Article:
5 Ways To Develop Your Mindset for Success
Top performers know what they want and take consistent action towards it. They focus on their most important projects. They continuously improve their abilities. Their resourceful minds create emotional states, motivations, and beliefs that lead them to success. Their mindsets direct them towards habits and actions that produce their desired results.
Our behavior is consistent with our beliefs. If you believe you’ll succeed, you take effective action that moves you closer to your goal.
You evaluate the available options in search of the most promising way forward. You persevere through setbacks because you’re certain you will surpass them and continue the journey towards success.
People react differently to similar situations based on their beliefs. When faced with adversity, one person understands it’s a normal part of the process while another person complains that “things never go right for me” and gives up. The first person cultivated a mental framework that leads to a productive response to the setback.
If you believe there’s an answer to a challenging problem, you send your brain on a mission to find that answer. You focus on the possibilities and solutions that will drive you forward. On the other hand, if you believe the problem is unsolvable, you direct your brain to find the best excuses available.
Beliefs guide our behavior. We can select beliefs that propel us towards our goals instead of beliefs that hold us back.
“We will act consistently with our view of who we truly are, whether that view is accurate or not.” – Tony Robbins
When we attach to the outcome, we mentally rush towards the finish line. In this frame of mind, we put tremendous pressure on ourselves to succeed. We obsess over all the obstacles we may face.
We don’t embrace incremental progress and growth. We want to fast track to the rewards of success. We can’t effectively handle ten obstacles at once. Our mind doesn’t know where to direct its attention. Our attention scatters and our productive energy dissipates.
We can overcome one challenge at a time though. We can methodically analyze each challenge from all angles. Then, we can develop strategies to attack the challenge in the way that’s most likely to succeed.
We commit to a plan and surge ahead. There’s a long journey ahead with many peaks and valleys. Yet, we don’t need to find solutions for problems until we face them.
Breaking down the goal and focusing solely on the next challenge is achievable. This mindset produces consistent action, which adds up to massive progress over time.
Modeling the mindsets, strategies, and actions of those who have already accomplished what we’re pursuing is valuable. Through modeling, we avoid some of the mistakes others made on the road to success. We discover a proven blueprint that shortens the time it takes us to reach our goals.
While learning from others facilitates our growth, mentally competing with them produces detrimental consequences. When we measure ourselves against others, we look towards more successful people. This leads us to feel inadequate and doubt our ability.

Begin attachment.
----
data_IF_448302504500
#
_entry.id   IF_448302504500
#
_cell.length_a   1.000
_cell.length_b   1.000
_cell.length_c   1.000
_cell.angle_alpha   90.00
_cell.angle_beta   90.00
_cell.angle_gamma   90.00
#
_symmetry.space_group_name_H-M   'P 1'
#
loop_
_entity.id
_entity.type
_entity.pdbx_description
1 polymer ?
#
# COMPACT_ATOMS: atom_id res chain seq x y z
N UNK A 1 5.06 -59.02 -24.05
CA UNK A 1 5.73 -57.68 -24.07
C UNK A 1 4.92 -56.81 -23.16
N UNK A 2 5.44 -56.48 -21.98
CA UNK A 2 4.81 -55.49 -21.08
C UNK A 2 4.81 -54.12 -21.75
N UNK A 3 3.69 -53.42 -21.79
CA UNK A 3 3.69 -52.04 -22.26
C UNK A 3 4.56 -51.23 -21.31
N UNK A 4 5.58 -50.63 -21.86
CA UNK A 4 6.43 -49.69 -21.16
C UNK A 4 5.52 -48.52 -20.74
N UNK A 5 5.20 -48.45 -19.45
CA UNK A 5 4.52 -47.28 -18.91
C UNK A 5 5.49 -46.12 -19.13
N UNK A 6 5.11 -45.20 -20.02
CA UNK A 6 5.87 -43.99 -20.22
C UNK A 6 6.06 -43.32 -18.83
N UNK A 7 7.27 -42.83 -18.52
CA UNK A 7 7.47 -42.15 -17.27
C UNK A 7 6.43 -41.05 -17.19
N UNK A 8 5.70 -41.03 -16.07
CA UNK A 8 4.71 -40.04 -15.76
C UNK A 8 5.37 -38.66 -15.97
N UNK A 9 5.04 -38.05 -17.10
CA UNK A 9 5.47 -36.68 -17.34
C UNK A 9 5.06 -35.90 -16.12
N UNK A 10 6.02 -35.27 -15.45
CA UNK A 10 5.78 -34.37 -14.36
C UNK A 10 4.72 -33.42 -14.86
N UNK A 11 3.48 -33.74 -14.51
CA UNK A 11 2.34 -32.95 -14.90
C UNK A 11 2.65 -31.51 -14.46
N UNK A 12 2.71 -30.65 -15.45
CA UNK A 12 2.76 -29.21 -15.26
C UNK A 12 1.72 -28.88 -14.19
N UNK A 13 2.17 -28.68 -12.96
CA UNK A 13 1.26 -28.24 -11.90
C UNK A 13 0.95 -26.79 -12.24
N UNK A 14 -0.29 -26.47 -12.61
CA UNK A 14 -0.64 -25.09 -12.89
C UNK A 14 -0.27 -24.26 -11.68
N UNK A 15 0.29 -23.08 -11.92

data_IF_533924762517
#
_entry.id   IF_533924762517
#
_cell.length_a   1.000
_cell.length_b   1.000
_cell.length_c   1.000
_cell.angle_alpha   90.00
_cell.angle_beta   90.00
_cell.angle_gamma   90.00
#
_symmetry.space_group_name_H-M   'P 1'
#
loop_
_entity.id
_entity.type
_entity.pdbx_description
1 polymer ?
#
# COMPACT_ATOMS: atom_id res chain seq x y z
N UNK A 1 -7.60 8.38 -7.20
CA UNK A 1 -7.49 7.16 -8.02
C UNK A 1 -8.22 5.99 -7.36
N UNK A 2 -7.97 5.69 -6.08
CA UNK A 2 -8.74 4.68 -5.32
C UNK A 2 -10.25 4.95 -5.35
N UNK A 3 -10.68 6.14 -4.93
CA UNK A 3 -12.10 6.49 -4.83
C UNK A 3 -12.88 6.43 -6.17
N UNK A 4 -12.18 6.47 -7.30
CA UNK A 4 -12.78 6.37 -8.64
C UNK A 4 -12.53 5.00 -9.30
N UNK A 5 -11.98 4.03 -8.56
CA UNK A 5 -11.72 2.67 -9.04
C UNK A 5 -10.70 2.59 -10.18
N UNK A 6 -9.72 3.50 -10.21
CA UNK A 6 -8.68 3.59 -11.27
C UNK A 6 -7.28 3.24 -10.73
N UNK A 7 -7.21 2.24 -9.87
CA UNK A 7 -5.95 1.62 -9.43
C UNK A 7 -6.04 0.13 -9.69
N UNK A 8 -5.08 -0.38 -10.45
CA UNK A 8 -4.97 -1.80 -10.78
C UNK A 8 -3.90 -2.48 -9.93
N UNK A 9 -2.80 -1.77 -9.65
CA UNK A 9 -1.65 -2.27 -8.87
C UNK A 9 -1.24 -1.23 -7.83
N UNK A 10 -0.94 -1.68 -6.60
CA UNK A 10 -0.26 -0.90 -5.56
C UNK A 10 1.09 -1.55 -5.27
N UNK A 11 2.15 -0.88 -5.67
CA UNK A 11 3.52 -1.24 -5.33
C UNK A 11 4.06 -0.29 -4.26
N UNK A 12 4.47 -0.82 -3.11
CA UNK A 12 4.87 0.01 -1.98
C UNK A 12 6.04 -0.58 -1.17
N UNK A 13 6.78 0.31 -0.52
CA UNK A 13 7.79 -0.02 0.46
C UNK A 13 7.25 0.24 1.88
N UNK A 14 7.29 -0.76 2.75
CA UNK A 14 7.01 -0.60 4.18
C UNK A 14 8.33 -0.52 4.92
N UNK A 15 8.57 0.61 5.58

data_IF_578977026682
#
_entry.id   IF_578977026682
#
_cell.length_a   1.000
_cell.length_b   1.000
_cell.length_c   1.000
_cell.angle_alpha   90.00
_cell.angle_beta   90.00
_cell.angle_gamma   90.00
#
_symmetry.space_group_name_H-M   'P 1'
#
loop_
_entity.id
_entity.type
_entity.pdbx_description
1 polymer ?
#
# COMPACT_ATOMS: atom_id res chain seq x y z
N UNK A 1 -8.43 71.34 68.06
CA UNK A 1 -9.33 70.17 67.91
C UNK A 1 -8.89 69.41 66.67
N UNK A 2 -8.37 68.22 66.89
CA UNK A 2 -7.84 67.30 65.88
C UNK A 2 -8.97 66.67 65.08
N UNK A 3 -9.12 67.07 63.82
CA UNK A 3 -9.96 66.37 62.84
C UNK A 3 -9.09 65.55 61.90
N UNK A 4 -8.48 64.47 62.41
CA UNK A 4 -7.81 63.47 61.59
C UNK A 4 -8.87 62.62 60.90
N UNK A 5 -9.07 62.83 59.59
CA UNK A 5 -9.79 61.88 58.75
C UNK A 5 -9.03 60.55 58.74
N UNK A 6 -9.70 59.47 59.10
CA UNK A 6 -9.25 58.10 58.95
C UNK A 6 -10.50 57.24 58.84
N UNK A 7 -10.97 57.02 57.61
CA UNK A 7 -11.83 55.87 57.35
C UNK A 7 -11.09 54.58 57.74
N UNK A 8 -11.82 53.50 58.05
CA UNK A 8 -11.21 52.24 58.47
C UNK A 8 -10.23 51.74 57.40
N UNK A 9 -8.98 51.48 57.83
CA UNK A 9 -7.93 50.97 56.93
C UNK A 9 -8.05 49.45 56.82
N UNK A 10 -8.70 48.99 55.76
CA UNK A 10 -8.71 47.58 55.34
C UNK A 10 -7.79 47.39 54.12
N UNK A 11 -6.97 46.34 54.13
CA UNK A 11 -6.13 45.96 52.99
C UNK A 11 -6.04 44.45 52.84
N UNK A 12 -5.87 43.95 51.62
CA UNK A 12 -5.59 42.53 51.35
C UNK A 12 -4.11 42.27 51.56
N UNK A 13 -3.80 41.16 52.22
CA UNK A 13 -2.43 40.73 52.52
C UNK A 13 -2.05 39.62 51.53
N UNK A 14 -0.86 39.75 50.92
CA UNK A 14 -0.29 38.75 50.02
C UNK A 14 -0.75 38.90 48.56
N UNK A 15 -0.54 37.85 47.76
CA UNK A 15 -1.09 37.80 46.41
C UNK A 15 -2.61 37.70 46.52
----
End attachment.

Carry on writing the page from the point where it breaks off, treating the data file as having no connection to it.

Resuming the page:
When we shift our paradigms and compete only with ourselves, we zoom in on our path. We’re not concerned with what everyone else is doing anymore. We’re simply trying to improve from where we were yesterday.
We’re focused on improving our skills and equipping ourselves with the tools we need to achieve our goals. We measure success based on our personal benchmarks instead of how others define success.
As we become more successful, we have more opportunities and requests. Many of these opportunities are really good.
If we say yes to most options, we quickly feel stressed and overwhelmed by the volume of work and commitments. By saying no to options that don’t align with our most important goals, we give ourselves the freedom and space to fully commit to the great options.
It’s hard to achieve ambitious goals. It’s much harder to achieve these goals when we have too much on our plate. We make incremental progress on many projects without finishing most of them.
Going all in on a few big projects at a time until completion results in massive progression. When we finish them, we can move on to the next set of great options that are waiting. We can achieve everything we want. We just can’t achieve it all at the same time.
“A business has to be involving, it has to be fun, and it has to exercise your creative instincts.” – Richard Branson
5. Develop a growth mindset
Successful people believe in growth. They believe their skills will improve as they gain experience. They believe they will find road maps, strategies, and resources that will produce the results they want.
In this TED talk, Carol Dweck, author of Mindset: The New Psychology of Success, concludes that the growth mindset leads to greater engagement with challenges, perseverance, confidence, and willingness to learn from mistakes.
If we are confident that we will overcome these challenges, we learn from them and keep trying until we find a successful course of action. The traits associated with a growth mindset are a recipe for success.
When we choose the growth mindset over the fixed mindset, where we are today becomes irrelevant. The only thing that matters is where we’re going.
Article by Jose Ramos